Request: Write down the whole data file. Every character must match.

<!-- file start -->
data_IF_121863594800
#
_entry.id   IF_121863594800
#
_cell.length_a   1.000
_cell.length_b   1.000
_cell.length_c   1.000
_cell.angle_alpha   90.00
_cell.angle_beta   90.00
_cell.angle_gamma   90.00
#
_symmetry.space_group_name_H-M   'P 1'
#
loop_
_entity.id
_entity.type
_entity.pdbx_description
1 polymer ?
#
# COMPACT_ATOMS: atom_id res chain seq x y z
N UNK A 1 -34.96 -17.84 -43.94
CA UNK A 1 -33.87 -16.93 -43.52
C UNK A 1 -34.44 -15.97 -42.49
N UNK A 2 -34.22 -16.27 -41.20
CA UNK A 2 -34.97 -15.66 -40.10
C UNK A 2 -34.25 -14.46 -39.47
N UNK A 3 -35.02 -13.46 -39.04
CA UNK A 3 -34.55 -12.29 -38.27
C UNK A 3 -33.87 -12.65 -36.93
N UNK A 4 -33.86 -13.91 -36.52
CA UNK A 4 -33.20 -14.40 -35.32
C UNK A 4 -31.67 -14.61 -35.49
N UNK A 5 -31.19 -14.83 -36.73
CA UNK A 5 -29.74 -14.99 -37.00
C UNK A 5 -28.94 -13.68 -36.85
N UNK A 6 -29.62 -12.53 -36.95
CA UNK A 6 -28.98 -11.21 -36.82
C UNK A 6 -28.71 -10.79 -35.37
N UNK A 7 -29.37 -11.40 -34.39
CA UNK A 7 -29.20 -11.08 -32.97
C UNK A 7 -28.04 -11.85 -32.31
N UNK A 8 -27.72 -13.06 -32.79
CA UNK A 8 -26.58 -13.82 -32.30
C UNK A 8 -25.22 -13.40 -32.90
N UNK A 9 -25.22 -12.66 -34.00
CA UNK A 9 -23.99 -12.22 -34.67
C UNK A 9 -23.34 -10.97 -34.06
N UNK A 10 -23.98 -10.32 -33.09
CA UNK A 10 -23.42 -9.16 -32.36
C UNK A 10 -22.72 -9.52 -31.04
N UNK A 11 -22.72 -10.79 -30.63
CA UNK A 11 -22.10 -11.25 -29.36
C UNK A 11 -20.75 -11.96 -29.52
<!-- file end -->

data_IF_121863594800
#
_entry.id   IF_121863594800
#
_cell.length_a   1.000
_cell.length_b   1.000
_cell.length_c   1.000
_cell.angle_alpha   90.00
_cell.angle_beta   90.00
_cell.angle_gamma   90.00
#
_symmetry.space_group_name_H-M   'P 1'
#
loop_
_entity.id
_entity.type
_entity.pdbx_description
1 polymer ?
#
# COMPACT_ATOMS: atom_id res chain seq x y z
N UNK A 1 -34.96 -17.84 -43.94
CA UNK A 1 -33.87 -16.93 -43.52
C UNK A 1 -34.44 -15.97 -42.49
N UNK A 2 -34.22 -16.27 -41.20
CA UNK A 2 -34.97 -15.66 -40.10
C UNK A 2 -34.25 -14.46 -39.47
N UNK A 3 -35.02 -13.46 -39.04
CA UNK A 3 -34.55 -12.29 -38.27
C UNK A 3 -33.87 -12.65 -36.93
N UNK A 4 -33.86 -13.91 -36.52
CA UNK A 4 -33.20 -14.40 -35.32
C UNK A 4 -31.67 -14.61 -35.49
N UNK A 5 -31.19 -14.83 -36.73
CA UNK A 5 -29.74 -14.99 -37.00
C UNK A 5 -28.94 -13.68 -36.85
N UNK A 6 -29.62 -12.53 -36.95
CA UNK A 6 -28.98 -11.21 -36.82
C UNK A 6 -28.71 -10.79 -35.37
N UNK A 7 -29.37 -11.40 -34.39
CA UNK A 7 -29.20 -11.08 -32.97
C UNK A 7 -28.04 -11.85 -32.31
N UNK A 8 -27.72 -13.06 -32.79
CA UNK A 8 -26.58 -13.82 -32.30
C UNK A 8 -25.22 -13.40 -32.90
N UNK A 9 -25.22 -12.66 -34.00
CA UNK A 9 -23.99 -12.22 -34.67
C UNK A 9 -23.34 -10.97 -34.06
N UNK A 10 -23.98 -10.32 -33.09
CA UNK A 10 -23.42 -9.16 -32.36
C UNK A 10 -22.72 -9.52 -31.04
N UNK A 11 -22.72 -10.79 -30.63
CA UNK A 11 -22.10 -11.25 -29.36
C UNK A 11 -20.75 -11.96 -29.52